Hi everyone! I wanted to start off this reading response blog first by saying I so enjoyed reading everyone’s introduction posts and I am very excited to continue to get to know you all over the course of the semester. I also wanted to let you all know that I will be covering readings 5-9 as listed on the syllabus, however for the sake of discussing how they connect with each other I will not be covering them in order as they appear on the syllabus.
The first reading I wanted to discuss is Roy Rosenzweig’s 2006 essay “Can History Be Open Source? Wikipedia and the Future of the Past.” In this essay Rosenzweig gives a brief history on Wikipedia and discusses its success as a platform for democratization of knowledge and collaborative work. Rosenzweig begins by discussing how professionalized historians are highly individualistic, rarely publishing co-authored or multi-authored works, and are highly concerned with authenticity of work, always citing original ideas to their source and avoiding plagiarism (117). Rosenzweig argues that there is a dichotomy between the way professionalized historians have traditionally operated and the ways in which Wikipedia operates; calling for anyone and everyone to contribute their knowledge from a “neutral point of view” or “NPOV”. He argues that despite this dichotomy historians need to care about wikipedia because students care about it, as well as its open-access approach to knowledge, in comparison to so many academic journals that are locked behind paywalls. Overall Rosenzweig concludes that historians should pay attention to Wikipedia, learn from it, and attempt to include aspects of it’s open sourced, democratized approach in their own work. As this article was written in 2006 I’m curious if you all think historians listened? Do you think professionalized historians are open to approaching history in ways similar to how Wikipedia does it? Is there a difference between generations?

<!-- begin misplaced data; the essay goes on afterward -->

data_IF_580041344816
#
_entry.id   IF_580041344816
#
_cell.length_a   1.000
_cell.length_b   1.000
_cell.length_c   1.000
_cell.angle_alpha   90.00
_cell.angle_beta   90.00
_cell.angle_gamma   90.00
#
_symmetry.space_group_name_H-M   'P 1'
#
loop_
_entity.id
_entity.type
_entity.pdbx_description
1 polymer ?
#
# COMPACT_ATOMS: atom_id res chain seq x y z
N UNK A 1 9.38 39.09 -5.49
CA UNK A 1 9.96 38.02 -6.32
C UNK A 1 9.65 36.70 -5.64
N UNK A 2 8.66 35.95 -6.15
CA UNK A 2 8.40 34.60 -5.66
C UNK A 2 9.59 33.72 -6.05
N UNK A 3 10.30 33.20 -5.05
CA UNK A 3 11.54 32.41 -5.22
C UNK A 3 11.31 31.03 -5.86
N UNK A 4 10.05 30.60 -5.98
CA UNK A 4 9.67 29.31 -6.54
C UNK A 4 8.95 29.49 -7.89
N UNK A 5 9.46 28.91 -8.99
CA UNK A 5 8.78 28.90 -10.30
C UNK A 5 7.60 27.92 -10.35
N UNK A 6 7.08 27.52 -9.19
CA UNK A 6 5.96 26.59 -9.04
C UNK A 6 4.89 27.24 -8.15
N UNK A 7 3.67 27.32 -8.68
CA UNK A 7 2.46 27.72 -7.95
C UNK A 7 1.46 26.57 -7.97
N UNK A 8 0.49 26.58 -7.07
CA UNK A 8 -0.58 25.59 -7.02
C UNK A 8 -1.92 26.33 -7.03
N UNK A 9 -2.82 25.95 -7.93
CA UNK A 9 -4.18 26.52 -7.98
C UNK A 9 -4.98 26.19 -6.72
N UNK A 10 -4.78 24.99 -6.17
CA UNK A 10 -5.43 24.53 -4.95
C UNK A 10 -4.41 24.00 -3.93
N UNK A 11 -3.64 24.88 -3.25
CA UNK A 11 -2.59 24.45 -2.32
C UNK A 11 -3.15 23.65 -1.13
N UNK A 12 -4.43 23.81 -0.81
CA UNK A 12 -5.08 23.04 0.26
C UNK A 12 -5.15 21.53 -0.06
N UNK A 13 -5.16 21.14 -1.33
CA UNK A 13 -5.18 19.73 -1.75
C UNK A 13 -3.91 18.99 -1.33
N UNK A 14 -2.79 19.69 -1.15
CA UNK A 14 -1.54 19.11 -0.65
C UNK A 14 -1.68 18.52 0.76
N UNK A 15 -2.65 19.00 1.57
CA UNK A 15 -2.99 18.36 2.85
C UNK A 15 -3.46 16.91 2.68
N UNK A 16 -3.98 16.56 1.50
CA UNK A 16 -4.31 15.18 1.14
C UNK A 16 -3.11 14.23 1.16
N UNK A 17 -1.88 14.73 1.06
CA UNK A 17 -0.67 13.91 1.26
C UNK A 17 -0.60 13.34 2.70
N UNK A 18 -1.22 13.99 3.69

The next reading is Elissa Frankle’s 2011 article “More Crowdsourced Scholarship: Citizen History”. This piece seems to be in almost direct conversation with Rosenzweig’s call for historians to incorporate crowdsourcing into history, Frankle and the United States Holocaust Memorial Museum did just that with their “Children of the Lodz Ghetto” project. This project allows for “citizen historians” i.e. anyone who is interested, to access certain historical documents and sources the museum has and do research to attempt to draw conclusions about what happened to the students of the Lodz Ghetto. The project allows “citizen historians” to participate in the research process of history and come to their own conclusions, which are then checked by Frankle, instead of just viewing the interpretations museum professionals have drawn in the form of an exhibit. Frankle predicts that more museums will crowdsource out the research process and search for more ways to engage everyday people interested in history.